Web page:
US 5691318 A
The described invention relates to the treatment of hyperexcited sensory nerve functions, e.g., neuropathia in human subjects, comprising parenteral administration of an amount of an adenosine receptor agonist to said subjects. It is demonstrated that an adenosine receptor agonist can alleviate or normalize hyperexcited sensory nerve functions such as the perception of touch, temperature, vibration, pain, pressure and disturbances in other sensory functions.
1. A method of alleviation, normalization or diagnosis of a pathologically hyperexcited sensory nerve function in a human patient, comprising administration of an effective amount of an adenosine receptor agonist to said patient, wherein said hyperexcited sensory nerve function is at least one member of the group consisting of hyperestesia and dysestesia.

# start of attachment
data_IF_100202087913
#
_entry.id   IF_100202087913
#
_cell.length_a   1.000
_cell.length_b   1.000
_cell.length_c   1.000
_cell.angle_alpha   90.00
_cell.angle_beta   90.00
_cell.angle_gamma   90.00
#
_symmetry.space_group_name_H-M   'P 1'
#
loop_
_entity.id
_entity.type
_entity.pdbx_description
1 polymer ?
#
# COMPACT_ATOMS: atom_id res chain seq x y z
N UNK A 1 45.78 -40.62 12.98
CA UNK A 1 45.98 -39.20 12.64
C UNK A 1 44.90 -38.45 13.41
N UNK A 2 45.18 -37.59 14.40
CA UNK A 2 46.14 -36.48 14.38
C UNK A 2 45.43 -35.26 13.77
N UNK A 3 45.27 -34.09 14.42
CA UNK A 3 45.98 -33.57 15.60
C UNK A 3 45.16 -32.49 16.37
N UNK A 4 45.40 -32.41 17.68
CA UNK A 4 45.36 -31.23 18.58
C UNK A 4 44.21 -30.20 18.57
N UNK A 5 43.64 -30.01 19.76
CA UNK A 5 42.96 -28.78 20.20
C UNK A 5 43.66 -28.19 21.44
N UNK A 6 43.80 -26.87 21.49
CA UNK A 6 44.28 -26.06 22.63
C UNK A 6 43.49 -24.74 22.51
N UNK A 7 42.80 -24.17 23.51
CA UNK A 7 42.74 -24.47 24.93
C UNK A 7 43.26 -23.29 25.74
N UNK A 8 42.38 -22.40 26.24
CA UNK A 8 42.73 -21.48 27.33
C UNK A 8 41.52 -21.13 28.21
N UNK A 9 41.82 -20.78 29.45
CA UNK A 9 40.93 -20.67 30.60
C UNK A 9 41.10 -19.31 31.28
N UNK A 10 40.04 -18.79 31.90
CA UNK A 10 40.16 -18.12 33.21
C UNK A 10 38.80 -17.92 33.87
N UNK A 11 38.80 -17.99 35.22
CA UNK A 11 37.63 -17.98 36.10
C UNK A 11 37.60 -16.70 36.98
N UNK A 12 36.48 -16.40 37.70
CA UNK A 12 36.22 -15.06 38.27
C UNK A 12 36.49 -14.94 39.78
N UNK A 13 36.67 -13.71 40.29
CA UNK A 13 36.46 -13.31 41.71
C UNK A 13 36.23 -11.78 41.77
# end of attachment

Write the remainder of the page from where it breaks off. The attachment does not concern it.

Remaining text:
2. A method of alleviation, normalization or diagnosis of a pathologically hyperexcited sensory nerve function in a human patient, comprising administration of an effective amount of an adenosine receptor agonist to said patient, wherein said hyperexcited sensory nerve function is allodynia to at least one member of the group consisting of touch, pressure, vibration, heat and cold.
3. A method of alleviation, normalization or diagnosis of a pathologically hyperexcited sensory nerve function in a human patient, comprising administration of an effective amount of an adenosine receptor agonist to said patient, wherein said hyperexcited sensory nerve function is hyperalgesia.